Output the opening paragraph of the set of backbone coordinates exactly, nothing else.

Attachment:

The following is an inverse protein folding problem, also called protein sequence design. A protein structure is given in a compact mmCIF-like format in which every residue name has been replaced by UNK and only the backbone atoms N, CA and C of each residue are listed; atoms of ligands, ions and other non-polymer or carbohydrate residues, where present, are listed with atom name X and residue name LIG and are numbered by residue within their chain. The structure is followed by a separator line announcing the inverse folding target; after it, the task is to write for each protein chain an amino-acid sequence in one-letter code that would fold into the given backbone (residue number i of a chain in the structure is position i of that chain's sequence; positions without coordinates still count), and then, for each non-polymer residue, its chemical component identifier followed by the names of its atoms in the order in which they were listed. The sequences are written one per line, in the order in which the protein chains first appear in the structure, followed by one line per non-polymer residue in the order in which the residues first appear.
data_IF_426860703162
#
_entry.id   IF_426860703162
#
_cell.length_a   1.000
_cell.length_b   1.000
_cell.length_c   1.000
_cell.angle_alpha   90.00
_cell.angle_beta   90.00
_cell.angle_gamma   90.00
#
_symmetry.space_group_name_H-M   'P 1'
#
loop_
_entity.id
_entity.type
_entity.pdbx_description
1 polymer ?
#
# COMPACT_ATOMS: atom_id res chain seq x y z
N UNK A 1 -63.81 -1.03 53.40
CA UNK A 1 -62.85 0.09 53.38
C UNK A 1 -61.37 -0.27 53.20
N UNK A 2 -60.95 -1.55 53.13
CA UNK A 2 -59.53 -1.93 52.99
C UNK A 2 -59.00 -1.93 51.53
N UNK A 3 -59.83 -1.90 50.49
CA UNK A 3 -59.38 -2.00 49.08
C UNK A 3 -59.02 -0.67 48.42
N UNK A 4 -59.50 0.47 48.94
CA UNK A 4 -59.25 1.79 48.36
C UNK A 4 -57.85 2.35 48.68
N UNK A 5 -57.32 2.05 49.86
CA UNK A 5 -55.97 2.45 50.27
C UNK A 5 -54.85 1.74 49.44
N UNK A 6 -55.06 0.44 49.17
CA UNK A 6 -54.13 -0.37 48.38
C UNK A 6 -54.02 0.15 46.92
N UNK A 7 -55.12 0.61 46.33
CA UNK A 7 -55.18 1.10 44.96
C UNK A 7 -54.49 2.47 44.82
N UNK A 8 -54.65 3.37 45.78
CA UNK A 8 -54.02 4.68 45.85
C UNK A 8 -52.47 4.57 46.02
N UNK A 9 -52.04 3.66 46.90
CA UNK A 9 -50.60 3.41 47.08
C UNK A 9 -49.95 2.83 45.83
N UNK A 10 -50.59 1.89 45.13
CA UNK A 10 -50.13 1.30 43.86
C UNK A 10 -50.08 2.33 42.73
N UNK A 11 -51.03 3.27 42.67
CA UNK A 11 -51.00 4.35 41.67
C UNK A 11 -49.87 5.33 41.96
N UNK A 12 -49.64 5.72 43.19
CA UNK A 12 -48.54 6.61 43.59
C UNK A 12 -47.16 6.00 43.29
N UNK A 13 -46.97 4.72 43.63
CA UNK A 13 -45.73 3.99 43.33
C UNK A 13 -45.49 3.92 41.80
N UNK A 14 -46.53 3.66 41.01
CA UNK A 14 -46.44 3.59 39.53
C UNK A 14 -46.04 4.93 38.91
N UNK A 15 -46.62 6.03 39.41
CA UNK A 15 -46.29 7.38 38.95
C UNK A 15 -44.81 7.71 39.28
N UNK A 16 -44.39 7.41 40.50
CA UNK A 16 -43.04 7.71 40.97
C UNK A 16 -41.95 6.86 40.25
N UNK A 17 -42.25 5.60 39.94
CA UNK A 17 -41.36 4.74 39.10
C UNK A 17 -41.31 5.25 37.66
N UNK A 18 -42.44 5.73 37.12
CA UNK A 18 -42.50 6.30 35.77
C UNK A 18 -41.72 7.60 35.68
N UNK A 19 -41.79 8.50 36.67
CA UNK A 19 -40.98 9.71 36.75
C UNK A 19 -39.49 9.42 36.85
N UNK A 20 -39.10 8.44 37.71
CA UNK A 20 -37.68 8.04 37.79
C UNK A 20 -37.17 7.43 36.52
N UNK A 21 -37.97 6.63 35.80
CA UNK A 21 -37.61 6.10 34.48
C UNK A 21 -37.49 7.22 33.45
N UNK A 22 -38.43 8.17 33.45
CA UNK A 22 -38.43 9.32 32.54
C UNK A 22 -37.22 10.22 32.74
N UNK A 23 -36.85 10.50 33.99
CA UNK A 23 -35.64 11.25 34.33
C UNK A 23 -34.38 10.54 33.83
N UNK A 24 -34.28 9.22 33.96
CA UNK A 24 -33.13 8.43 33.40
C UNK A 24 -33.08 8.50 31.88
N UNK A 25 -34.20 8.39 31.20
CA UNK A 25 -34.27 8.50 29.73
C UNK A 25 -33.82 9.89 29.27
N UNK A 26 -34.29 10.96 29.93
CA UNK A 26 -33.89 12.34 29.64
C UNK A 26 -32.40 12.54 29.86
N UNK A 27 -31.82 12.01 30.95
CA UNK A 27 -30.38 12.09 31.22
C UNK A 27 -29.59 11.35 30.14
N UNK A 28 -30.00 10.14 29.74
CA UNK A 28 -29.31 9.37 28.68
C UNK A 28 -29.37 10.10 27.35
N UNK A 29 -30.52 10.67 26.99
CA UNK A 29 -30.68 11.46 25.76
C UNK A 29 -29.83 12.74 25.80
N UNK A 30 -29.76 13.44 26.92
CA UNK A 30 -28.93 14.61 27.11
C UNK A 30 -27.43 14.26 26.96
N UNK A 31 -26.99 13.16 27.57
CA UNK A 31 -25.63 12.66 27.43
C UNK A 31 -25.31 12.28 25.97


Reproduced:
The following is an inverse protein folding problem, also called protein sequence design. A protein structure is given in a compact mmCIF-like format in which every residue name has been replaced by UNK and only the backbone atoms N, CA and C of each residue are listed; atoms of ligands, ions and other non-polymer or carbohydrate residues, where present, are listed with atom name X and residue name LIG and are numbered by residue within their chain. The structure is followed by a separator line announcing the inverse folding target; after it, the task is to write for each protein chain an amino-acid sequence in one-letter code that would fold into the given backbone (residue number i of a chain in the structure is position i of that chain's sequence; positions without coordinates still count), and then, for each non-polymer residue, its chemical component identifier followed by the names of its atoms in the order in which they were listed. The sequences are written one per line, in the order in which the protein chains first appear in the structure, followed by one line per non-polymer residue in the order in which the residues first appear.